Farhan 05 Aug 2016


A piece of furniture was recovered from an archaeological site and carbon dating was used to estimate its age. It was assumed that the proportion of Carbon-14 to natural carbon (Carbon-12) in living wood was 1.25 x 10-12. If the number of particles emitted from 5 g of carbon prepared from the specimen was 21 per minute, how old is the specimen?
[The half-life of Carbon-14 is 5600 years and the mass number of natural carbon is 12.]


Since the proportion of Carbon-14 is very small compared to Carbon-12, we can assume for the sake of finding the number of carbon atoms that all of the carbon in the specimen is Carbon-12.

Given that the proportion of Carbon-14 to Carbon-12, we can find the original number of Carbon-14 atoms when the piece of furniture was living wood using the following approximation. (Refer to bottom for further discussion of this approximation.)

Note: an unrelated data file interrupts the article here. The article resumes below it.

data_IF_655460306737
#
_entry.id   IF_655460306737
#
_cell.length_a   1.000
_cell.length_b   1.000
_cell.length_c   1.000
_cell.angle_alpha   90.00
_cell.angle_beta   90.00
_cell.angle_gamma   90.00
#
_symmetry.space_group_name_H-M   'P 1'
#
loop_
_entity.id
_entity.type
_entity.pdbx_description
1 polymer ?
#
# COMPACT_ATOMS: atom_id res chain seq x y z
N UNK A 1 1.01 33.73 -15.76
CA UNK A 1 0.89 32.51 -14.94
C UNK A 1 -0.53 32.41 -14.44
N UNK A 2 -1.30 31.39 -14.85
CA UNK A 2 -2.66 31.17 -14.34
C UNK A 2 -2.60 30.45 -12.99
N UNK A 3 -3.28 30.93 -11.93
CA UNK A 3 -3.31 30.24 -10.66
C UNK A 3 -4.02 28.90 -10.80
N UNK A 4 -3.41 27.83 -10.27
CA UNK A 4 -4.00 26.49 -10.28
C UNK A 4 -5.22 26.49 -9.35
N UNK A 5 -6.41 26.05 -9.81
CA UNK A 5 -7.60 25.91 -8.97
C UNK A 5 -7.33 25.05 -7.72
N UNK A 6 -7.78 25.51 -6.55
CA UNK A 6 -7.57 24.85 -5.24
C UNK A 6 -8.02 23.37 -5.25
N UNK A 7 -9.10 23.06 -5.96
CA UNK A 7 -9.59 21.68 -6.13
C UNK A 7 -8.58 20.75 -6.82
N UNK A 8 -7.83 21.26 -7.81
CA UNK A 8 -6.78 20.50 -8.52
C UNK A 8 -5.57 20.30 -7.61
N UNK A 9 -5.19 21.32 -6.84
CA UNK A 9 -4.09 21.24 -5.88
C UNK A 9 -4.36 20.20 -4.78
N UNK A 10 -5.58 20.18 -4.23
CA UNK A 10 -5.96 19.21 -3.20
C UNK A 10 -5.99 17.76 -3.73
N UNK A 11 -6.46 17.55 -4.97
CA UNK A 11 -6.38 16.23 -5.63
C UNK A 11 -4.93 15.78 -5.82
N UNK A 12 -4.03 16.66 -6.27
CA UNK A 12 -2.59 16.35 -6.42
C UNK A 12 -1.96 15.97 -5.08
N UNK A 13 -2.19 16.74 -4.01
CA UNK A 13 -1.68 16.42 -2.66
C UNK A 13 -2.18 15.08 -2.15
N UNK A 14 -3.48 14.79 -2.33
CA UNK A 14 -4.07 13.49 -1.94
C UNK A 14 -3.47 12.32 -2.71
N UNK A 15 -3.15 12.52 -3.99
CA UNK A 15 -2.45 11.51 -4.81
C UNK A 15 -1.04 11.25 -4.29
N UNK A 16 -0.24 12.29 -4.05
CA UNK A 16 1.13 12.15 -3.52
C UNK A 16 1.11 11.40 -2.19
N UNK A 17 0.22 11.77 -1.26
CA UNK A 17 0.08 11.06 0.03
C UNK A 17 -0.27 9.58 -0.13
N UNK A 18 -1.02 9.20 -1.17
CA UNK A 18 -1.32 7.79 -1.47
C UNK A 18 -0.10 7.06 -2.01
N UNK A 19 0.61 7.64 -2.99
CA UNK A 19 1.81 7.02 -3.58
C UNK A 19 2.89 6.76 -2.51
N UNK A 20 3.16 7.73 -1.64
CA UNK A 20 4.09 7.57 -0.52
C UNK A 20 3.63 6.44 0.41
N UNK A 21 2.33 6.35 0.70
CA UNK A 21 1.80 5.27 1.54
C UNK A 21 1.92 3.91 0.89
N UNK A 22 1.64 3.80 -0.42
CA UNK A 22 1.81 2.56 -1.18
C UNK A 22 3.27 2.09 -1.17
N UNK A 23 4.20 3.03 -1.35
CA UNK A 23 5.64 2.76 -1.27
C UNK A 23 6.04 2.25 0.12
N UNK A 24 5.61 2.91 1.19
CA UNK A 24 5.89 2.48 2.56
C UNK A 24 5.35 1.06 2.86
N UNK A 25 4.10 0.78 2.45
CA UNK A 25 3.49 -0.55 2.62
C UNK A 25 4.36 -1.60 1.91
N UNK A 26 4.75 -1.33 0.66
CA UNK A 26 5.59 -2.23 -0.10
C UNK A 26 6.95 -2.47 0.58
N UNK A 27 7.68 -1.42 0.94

Using the half-life, we can calculate the decay constant of Carbon-14.

Hence, we can find the initial activity when the specimen was still living wood.

The final activity of the specimen is given by

Now, we can find the age of the specimen.

Discussion on Approximation

Based on the phrasing of the question that

“the proportion of Carbon-14 to natural carbon is k”,

However, since the k is small compared to 1,

Hence, we arrive at